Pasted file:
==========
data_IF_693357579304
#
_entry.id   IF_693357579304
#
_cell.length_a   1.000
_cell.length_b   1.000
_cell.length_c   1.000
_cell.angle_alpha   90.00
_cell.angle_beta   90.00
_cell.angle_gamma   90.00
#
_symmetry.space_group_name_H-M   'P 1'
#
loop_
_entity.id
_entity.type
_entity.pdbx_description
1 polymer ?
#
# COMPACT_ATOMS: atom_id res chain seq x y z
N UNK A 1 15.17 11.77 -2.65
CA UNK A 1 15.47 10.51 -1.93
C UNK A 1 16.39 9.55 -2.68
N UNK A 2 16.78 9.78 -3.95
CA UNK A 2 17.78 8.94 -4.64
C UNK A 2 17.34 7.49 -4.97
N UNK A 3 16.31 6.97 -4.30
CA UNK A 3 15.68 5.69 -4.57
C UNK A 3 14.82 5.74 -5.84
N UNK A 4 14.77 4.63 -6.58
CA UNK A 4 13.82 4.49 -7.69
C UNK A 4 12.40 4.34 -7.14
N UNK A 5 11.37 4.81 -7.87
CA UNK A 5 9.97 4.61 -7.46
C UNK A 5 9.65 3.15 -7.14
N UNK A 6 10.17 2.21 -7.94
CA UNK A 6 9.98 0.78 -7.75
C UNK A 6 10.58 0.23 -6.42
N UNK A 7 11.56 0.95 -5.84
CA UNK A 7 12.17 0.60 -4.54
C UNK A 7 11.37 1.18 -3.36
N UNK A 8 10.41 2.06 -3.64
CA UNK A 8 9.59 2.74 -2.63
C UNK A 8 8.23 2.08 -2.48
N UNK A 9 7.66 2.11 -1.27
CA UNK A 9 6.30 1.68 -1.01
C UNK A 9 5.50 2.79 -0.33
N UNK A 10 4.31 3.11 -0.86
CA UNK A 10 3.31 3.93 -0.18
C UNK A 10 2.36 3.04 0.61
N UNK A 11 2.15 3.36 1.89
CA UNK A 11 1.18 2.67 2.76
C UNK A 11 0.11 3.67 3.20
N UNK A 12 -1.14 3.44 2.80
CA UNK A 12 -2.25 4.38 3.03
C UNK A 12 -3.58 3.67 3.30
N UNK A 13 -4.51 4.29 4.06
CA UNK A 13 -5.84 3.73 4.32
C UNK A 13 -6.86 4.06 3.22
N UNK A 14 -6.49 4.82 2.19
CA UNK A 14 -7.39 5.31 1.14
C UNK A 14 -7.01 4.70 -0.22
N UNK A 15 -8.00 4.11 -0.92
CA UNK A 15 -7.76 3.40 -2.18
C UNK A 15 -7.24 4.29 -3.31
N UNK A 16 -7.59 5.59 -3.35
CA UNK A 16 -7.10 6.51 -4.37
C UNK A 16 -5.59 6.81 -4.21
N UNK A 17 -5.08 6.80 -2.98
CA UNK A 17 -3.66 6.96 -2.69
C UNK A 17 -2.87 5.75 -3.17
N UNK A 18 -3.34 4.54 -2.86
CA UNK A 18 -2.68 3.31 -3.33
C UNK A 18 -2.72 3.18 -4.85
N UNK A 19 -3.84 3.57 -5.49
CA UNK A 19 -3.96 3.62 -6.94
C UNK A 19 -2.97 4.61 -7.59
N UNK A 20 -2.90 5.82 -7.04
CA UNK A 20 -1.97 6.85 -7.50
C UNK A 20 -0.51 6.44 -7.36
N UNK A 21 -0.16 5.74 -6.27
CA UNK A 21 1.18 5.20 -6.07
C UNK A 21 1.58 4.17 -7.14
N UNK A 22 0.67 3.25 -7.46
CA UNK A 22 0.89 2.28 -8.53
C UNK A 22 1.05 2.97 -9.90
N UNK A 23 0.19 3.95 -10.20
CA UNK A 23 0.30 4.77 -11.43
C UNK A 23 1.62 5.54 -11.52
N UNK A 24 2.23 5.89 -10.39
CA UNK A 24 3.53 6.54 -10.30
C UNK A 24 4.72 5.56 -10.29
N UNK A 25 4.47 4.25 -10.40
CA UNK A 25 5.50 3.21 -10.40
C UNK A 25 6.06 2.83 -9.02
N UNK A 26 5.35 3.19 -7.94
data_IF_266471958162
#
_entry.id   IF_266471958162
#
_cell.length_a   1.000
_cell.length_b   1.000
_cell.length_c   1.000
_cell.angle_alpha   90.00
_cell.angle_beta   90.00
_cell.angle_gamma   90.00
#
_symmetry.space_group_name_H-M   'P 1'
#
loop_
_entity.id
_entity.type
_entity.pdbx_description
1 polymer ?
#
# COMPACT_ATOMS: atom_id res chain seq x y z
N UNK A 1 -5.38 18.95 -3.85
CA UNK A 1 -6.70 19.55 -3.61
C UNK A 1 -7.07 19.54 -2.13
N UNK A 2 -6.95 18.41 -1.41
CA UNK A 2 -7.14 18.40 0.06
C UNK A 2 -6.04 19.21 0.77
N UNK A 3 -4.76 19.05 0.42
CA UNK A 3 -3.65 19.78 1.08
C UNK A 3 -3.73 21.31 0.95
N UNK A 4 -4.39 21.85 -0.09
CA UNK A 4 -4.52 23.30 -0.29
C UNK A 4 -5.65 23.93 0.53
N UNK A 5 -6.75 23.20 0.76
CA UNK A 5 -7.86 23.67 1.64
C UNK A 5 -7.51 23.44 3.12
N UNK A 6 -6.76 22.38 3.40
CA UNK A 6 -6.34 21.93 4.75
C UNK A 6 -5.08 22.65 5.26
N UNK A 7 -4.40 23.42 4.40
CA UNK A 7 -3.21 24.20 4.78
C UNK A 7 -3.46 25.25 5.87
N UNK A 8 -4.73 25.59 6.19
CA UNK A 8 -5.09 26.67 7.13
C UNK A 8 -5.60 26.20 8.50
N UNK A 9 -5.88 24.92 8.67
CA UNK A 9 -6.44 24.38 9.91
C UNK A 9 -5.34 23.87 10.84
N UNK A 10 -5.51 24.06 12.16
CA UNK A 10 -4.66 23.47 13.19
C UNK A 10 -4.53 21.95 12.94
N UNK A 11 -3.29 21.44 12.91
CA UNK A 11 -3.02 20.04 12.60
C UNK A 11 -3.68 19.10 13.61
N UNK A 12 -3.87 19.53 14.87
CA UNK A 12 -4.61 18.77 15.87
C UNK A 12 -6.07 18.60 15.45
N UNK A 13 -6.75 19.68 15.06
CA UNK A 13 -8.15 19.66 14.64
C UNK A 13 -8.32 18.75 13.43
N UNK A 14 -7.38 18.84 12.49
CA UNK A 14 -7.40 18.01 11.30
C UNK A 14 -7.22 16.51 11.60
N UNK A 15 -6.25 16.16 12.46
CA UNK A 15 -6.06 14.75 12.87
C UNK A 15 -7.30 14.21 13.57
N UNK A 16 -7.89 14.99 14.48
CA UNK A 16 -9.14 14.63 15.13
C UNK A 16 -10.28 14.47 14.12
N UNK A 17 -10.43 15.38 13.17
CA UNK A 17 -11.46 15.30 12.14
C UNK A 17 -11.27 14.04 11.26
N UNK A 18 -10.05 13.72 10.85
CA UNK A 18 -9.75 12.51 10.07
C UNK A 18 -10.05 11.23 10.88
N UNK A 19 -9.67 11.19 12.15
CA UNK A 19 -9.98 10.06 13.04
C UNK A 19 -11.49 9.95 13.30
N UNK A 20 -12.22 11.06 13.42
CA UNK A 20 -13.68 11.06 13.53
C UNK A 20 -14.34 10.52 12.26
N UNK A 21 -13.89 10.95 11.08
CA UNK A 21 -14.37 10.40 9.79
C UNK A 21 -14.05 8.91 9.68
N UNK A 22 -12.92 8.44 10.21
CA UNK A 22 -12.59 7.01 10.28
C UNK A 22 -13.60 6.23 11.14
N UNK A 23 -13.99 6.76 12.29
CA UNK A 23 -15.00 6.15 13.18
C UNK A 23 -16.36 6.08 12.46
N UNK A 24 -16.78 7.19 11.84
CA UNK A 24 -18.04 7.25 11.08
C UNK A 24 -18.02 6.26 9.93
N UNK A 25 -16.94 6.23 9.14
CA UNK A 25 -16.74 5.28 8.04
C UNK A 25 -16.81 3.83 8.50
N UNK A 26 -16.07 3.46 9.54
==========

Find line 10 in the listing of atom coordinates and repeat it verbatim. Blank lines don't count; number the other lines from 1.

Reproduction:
_cell.angle_gamma   90.00